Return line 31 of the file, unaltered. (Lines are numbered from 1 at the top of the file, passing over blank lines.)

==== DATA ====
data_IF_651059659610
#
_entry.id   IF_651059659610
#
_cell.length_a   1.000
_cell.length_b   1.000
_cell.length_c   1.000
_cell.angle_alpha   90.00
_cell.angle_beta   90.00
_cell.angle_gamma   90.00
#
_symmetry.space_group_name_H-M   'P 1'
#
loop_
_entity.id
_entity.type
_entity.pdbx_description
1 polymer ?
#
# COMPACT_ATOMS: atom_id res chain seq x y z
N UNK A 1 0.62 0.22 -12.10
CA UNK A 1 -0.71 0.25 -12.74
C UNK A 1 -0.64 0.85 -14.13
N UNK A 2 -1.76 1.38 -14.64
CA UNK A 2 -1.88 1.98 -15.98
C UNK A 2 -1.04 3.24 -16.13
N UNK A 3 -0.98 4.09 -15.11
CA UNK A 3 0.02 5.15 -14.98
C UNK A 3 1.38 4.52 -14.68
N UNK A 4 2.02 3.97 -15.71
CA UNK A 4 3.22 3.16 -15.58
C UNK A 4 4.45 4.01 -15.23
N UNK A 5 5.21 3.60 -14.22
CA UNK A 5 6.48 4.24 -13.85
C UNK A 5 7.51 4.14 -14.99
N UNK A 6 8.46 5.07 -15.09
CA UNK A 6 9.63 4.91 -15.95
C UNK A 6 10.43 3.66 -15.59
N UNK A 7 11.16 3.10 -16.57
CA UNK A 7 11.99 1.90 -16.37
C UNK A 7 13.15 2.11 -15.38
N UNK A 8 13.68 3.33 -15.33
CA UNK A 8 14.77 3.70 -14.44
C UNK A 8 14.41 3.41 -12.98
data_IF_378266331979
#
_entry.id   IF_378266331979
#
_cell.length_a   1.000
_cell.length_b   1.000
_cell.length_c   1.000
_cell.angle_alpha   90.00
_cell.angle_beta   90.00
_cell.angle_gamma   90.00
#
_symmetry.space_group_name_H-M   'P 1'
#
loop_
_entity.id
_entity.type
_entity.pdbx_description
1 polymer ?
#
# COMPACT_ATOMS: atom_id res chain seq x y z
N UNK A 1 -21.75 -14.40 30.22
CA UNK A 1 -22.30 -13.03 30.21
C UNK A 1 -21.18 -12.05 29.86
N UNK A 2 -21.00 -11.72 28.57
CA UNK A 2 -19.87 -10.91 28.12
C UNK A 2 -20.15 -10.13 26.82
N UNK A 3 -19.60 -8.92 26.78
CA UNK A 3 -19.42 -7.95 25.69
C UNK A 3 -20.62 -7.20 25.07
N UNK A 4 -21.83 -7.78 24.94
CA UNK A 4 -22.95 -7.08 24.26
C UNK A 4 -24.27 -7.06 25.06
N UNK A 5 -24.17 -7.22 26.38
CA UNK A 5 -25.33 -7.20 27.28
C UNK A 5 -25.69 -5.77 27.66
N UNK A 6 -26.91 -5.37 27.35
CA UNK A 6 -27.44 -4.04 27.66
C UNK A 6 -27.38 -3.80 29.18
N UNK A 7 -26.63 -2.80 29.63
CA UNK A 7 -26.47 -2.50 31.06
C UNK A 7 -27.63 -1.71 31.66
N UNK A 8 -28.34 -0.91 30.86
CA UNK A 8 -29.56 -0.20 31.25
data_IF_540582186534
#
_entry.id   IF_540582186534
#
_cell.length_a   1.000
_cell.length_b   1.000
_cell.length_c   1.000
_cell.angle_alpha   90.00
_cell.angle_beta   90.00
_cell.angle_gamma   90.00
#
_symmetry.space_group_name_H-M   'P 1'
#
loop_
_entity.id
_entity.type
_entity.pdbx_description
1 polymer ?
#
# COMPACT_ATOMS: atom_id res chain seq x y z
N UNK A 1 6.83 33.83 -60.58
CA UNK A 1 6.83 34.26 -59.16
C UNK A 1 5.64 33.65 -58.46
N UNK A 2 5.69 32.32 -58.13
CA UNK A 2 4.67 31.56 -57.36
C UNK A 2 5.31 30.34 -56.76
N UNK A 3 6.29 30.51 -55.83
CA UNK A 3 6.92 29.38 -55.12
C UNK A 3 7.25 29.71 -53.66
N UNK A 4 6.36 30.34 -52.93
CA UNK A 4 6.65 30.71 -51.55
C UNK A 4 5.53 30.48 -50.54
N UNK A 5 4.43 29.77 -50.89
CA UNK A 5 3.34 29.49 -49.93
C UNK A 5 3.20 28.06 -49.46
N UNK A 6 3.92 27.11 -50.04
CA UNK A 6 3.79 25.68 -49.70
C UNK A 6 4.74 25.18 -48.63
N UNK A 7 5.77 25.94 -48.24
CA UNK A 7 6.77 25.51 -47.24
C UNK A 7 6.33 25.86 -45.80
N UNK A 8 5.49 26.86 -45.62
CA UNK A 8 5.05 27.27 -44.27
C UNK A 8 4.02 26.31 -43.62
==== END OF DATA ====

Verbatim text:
CA UNK A 4 3.22 3.16 -15.58